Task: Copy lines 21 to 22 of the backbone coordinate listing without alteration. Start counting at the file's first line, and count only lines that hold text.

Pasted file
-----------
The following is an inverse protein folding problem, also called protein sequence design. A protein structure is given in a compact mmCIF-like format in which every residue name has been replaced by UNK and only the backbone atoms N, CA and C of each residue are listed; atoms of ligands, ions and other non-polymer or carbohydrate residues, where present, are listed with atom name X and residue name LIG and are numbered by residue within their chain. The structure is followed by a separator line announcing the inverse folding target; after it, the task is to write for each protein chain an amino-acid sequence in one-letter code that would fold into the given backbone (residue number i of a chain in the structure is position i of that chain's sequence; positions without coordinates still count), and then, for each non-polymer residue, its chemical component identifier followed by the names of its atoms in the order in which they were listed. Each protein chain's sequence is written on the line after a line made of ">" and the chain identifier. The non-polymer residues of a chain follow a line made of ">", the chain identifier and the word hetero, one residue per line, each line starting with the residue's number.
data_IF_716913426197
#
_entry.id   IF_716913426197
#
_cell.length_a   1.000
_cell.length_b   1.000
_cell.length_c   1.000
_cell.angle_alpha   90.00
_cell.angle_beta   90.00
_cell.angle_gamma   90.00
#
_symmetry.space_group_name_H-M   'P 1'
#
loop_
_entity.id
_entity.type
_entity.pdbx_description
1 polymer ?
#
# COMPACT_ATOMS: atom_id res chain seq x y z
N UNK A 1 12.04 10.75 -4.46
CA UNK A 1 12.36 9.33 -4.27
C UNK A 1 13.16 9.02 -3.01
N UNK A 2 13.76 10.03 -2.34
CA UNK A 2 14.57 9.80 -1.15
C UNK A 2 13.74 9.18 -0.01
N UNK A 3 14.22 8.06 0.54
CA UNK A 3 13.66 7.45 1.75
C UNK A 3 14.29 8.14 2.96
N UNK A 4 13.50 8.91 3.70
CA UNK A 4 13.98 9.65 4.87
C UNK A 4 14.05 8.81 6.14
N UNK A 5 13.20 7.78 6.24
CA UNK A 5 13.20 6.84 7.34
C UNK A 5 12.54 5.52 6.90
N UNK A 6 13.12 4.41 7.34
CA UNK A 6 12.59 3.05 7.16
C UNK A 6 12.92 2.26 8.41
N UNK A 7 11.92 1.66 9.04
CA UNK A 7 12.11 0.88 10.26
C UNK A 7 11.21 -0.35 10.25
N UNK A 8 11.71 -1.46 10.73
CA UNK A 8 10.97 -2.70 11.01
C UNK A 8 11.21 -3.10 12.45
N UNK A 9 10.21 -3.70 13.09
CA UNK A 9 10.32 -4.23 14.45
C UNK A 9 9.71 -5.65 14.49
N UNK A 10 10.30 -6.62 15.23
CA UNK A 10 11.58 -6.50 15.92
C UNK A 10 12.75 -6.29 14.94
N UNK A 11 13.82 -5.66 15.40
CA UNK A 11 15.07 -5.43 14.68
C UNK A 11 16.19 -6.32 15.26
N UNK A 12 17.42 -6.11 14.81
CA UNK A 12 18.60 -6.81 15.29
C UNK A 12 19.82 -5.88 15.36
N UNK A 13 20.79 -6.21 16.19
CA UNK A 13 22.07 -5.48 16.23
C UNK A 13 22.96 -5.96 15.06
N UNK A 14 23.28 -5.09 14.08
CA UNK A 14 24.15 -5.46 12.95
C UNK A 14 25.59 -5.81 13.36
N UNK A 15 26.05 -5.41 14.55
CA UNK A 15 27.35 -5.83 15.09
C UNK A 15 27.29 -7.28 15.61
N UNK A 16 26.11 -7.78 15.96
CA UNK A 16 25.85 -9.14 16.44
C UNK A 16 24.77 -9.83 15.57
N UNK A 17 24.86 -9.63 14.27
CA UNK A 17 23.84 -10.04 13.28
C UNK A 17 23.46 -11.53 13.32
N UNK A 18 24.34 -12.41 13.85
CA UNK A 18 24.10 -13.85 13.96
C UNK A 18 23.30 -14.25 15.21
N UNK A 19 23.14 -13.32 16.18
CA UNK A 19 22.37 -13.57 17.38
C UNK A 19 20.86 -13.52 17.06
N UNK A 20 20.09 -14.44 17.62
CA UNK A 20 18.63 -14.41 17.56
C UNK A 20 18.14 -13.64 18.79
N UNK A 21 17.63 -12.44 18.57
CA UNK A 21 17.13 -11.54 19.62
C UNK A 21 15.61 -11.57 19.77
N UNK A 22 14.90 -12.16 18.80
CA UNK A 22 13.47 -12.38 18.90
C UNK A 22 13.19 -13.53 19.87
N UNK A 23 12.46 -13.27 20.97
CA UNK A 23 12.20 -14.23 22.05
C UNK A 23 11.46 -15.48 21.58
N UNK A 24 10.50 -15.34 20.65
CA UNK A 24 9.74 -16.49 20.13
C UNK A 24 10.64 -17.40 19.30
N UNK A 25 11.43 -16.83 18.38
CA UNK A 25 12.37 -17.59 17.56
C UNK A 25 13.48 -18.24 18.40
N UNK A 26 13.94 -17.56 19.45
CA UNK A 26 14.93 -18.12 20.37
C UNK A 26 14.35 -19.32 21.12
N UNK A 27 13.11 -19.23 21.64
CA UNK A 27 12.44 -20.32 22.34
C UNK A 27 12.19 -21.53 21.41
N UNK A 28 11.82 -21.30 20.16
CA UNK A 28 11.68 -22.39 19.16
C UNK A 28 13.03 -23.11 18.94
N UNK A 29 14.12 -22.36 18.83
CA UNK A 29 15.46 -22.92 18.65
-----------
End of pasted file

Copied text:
# COMPACT_ATOMS: atom_id res chain seq x y z
N UNK A 1 12.04 10.75 -4.46